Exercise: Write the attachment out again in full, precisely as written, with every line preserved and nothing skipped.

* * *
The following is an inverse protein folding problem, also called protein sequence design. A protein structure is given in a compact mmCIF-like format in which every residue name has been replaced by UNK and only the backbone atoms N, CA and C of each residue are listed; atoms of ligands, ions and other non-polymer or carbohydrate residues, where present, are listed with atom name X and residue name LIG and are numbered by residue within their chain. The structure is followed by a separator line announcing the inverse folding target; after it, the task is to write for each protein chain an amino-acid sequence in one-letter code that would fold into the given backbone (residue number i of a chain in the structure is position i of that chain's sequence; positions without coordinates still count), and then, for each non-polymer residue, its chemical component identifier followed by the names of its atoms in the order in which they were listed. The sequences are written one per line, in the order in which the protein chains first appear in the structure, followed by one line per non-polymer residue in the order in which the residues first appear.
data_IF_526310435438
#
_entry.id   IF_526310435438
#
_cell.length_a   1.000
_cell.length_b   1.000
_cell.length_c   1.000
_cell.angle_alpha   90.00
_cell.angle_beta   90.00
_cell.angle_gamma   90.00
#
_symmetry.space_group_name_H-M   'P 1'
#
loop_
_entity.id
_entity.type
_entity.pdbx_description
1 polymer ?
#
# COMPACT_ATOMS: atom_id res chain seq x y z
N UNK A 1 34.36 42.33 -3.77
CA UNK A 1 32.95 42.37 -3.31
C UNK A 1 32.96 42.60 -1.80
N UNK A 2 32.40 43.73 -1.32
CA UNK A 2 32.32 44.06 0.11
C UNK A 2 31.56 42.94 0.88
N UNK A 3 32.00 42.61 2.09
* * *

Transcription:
The following is an inverse protein folding problem, also called protein sequence design. A protein structure is given in a compact mmCIF-like format in which every residue name has been replaced by UNK and only the backbone atoms N, CA and C of each residue are listed; atoms of ligands, ions and other non-polymer or carbohydrate residues, where present, are listed with atom name X and residue name LIG and are numbered by residue within their chain. The structure is followed by a separator line announcing the inverse folding target; after it, the task is to write for each protein chain an amino-acid sequence in one-letter code that would fold into the given backbone (residue number i of a chain in the structure is position i of that chain's sequence; positions without coordinates still count), and then, for each non-polymer residue, its chemical component identifier followed by the names of its atoms in the order in which they were listed. The sequences are written one per line, in the order in which the protein chains first appear in the structure, followed by one line per non-polymer residue in the order in which the residues first appear.
data_IF_526310435438
#
_entry.id   IF_526310435438
#
_cell.length_a   1.000
_cell.length_b   1.000
_cell.length_c   1.000
_cell.angle_alpha   90.00
_cell.angle_beta   90.00
_cell.angle_gamma   90.00
#
_symmetry.space_group_name_H-M   'P 1'
#
loop_
_entity.id
_entity.type
_entity.pdbx_description
1 polymer ?
#
# COMPACT_ATOMS: atom_id res chain seq x y z
N UNK A 1 34.36 42.33 -3.77
CA UNK A 1 32.95 42.37 -3.31
C UNK A 1 32.96 42.60 -1.80
N UNK A 2 32.40 43.73 -1.32
CA UNK A 2 32.32 44.06 0.11
C UNK A 2 31.56 42.94 0.88
N UNK A 3 32.00 42.61 2.09